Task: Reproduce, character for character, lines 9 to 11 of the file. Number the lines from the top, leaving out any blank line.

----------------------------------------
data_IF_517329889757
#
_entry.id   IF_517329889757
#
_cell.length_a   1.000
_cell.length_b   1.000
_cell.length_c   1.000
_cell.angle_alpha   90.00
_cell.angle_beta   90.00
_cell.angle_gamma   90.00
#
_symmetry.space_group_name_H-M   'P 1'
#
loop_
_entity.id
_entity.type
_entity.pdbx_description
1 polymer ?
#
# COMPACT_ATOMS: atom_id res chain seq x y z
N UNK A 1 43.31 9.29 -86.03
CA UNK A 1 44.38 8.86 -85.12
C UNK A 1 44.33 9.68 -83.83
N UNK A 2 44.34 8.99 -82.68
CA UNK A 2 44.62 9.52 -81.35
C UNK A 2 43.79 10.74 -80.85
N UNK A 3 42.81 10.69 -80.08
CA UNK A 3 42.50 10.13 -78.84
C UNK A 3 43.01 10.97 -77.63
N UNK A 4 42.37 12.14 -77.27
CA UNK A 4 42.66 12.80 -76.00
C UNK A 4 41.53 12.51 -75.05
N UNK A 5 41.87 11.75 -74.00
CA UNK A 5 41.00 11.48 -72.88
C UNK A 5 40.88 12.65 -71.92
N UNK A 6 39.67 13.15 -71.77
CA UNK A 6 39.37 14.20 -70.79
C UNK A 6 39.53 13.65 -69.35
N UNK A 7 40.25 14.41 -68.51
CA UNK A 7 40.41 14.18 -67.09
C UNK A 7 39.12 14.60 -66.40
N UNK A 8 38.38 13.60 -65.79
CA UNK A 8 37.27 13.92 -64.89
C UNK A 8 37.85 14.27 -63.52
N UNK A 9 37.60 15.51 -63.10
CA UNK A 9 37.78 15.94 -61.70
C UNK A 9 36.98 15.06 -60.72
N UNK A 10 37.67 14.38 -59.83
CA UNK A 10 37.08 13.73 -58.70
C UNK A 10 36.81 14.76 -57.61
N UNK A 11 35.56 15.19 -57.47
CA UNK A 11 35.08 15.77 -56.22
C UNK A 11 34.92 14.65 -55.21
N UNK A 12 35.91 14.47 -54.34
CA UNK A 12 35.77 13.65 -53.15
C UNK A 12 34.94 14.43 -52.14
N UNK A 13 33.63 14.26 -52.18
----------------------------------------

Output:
_cell.angle_beta   90.00
_cell.angle_gamma   90.00
#